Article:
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I agree with you that this is somewhat unsettling. One of the things malware does is corrupt the firewall on your system in order to allow other malware to get on board.

I've decided to dump AVG in favor of Microsoft Security Essentials. Upon installation, I received the following message, "Windows Firewall is still turned off for some unknown error. Try turning it on manually from Windows Security Center." So I went over to the Control Panel and fired up the Windows Firewall. It said that it was already on. Now, I'm not overly concerned because this is my desktop computer sitting behind a NAT router. So if I understand correctly, the Windows Firewall is not really necessary. However, I have some concern that maybe something with the firewall is wrong and not properly functioning even though it says it's on. The initial quick scan of MSE found the Broadcast DSS agent software with one of our old kids' games.

In this excerpt from Answercast #65, I look at a system that is displaying odd behaviors in the Windows firewall.

Disabled firewall

So I am little concerned myself.

One of the things that malware often does is disable or otherwise corrupt the firewall that might be installed on your system in order to allow other malware to get on board. I'm not saying that that's what has happened in this case, but the fact that you did find some malware on that machine (that apparently AVG did not) leads me to believe that it's at least something to be concerned about.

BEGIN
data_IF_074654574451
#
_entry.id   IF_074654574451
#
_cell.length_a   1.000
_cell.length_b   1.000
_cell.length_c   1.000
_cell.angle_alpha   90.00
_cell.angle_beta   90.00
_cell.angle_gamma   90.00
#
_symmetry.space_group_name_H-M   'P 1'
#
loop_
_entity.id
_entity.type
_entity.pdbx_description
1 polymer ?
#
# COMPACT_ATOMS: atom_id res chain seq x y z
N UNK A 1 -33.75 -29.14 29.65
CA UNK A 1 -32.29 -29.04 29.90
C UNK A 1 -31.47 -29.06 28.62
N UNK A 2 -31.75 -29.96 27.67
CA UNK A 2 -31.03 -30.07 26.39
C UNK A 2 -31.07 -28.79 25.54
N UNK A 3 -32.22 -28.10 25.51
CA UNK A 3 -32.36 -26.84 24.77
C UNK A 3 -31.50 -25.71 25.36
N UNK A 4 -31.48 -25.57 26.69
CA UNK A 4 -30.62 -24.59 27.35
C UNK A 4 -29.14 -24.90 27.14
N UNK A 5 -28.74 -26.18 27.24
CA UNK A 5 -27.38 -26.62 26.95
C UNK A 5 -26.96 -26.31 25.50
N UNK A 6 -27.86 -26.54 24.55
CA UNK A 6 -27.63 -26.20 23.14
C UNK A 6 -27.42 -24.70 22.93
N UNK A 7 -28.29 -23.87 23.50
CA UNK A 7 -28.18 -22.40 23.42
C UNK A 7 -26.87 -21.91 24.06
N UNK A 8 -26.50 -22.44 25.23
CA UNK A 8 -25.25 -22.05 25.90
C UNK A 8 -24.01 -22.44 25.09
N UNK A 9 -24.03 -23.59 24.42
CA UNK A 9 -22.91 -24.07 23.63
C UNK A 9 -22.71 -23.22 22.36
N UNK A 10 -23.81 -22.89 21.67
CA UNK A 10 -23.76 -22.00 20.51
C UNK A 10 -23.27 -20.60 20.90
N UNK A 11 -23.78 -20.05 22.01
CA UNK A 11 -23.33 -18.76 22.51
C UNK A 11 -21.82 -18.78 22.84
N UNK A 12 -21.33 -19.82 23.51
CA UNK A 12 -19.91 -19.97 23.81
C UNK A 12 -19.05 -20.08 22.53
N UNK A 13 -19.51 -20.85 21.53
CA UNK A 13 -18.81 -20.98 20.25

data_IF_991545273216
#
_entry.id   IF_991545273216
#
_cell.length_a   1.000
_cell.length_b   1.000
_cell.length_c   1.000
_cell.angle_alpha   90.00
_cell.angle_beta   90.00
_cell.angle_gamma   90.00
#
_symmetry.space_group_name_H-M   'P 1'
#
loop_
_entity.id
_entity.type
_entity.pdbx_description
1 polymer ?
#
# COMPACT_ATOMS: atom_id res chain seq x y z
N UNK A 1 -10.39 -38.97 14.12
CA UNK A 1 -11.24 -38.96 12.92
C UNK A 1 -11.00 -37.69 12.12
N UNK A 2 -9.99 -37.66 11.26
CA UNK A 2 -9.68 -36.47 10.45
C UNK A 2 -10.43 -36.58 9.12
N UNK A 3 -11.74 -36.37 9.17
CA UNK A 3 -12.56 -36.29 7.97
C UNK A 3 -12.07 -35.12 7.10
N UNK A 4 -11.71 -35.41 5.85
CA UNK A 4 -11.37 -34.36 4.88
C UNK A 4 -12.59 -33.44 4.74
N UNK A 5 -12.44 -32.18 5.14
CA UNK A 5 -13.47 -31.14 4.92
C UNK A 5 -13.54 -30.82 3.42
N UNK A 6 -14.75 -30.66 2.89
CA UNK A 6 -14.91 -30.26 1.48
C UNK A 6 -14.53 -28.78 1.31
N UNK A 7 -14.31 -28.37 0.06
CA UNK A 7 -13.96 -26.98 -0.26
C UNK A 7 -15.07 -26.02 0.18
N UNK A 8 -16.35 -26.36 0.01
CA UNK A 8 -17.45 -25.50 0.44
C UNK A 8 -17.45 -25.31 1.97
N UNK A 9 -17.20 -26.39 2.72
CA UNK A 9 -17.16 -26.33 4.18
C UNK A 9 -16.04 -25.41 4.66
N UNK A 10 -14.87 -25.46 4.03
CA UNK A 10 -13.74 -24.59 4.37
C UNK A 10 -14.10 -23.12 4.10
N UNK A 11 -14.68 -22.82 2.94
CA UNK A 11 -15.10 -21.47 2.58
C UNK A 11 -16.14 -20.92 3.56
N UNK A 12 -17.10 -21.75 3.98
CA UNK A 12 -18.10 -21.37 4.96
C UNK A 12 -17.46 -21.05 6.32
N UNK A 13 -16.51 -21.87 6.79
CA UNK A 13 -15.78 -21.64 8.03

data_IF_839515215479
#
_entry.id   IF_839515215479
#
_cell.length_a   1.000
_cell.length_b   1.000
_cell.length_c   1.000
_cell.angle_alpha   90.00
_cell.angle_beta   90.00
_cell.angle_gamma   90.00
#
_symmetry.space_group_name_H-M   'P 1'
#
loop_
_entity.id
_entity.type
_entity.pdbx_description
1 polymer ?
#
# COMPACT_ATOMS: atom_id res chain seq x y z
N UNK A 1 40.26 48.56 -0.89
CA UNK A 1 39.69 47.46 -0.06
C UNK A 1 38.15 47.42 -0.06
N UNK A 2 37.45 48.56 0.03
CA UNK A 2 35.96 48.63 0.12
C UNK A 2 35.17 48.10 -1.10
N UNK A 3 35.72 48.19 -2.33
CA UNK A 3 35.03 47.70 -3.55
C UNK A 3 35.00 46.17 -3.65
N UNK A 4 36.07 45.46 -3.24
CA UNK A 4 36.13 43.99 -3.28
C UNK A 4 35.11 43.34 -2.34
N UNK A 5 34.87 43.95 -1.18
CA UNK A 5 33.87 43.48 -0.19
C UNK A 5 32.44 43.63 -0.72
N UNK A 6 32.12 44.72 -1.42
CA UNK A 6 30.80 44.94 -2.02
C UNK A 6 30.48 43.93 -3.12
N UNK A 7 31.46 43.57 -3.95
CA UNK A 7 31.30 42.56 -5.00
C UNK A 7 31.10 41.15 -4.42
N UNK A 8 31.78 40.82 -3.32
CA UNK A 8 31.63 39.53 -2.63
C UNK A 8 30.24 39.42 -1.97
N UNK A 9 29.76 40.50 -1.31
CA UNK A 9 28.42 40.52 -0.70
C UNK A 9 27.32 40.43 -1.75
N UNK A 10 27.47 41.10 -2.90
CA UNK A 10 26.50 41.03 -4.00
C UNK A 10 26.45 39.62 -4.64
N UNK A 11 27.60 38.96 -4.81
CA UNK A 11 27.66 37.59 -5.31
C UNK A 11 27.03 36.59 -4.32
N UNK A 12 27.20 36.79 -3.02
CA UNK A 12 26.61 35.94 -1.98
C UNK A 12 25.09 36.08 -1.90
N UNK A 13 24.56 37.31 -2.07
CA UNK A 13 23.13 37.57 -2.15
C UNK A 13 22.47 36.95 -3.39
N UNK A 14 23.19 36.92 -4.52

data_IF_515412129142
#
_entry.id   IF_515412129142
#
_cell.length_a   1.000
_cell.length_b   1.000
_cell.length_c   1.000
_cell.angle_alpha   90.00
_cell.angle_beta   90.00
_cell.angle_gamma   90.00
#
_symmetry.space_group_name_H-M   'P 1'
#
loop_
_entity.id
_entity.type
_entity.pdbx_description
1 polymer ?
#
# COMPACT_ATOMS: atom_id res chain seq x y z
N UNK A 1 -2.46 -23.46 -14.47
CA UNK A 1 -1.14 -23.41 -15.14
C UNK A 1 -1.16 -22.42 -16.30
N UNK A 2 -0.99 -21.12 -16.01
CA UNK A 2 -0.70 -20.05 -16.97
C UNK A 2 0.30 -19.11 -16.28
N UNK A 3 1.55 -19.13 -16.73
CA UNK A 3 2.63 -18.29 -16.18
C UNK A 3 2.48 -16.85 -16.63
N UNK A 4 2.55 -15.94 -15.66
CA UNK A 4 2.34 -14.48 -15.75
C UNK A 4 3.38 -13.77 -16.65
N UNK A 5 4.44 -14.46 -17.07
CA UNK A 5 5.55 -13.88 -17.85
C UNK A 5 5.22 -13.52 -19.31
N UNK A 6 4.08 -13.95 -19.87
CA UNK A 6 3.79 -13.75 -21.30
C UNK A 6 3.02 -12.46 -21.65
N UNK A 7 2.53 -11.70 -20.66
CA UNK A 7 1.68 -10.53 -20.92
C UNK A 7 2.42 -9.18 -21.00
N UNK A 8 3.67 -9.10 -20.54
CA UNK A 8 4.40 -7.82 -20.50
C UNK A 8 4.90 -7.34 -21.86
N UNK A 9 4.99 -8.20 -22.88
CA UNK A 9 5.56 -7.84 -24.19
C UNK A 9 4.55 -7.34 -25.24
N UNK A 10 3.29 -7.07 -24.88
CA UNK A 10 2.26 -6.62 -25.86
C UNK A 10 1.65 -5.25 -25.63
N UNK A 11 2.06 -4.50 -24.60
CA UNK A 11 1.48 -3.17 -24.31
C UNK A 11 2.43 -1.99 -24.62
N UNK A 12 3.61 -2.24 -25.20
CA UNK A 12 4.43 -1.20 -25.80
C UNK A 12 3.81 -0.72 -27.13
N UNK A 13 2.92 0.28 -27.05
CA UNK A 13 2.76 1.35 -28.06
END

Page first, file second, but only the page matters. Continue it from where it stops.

Router security

Technically, you're absolutely right; I would be perfectly comfortable with leaving the Windows firewall off if you're behind a NAT router.

A NAT router prevents basically all unrequested outside contact from the internet. The only way to get a connection to something on the internet is if your machine initiates that contact out. Any contact coming in from the internet that wasn't a part of the conversation your computer initiated can't reach your computer.

That's why a NAT router is such a good firewall.

Repair reinstall

So with all that as kind of backup, I guess what I would suggest you do is see if you can't run a repair reinstall of Windows. I don't think you included which version of Windows you're running.

I've got a couple of different of articles on that, that you might check out.

  • In Windows XP, there actually is an explicit "repair" option on the install media.

  • In Windows 7, you basically perform what's called an "update install" of Windows 7 on top of your existing installation.

Naturally, as you might expect, given that you're going to be doing something fairly major in terms of a repair install; I would suggest that you, of course, backup that machine completely before you start.

I don't think there's really anything horribly concerning here; but I agree with you that this is somewhat unsettling. I'd probably see if I couldn't get this issue resolved with a repair reinstall.

Article C5963 - October 28, 2012 « »

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Leo Leo A. Notenboom has been playing with computers since he was required to take a programming class in 1976. An 18 year career as a programmer at Microsoft soon followed. After "retiring" in 2001, Leo started Ask Leo! in 2003 as a place for answers to common computer and technical questions. More about Leo.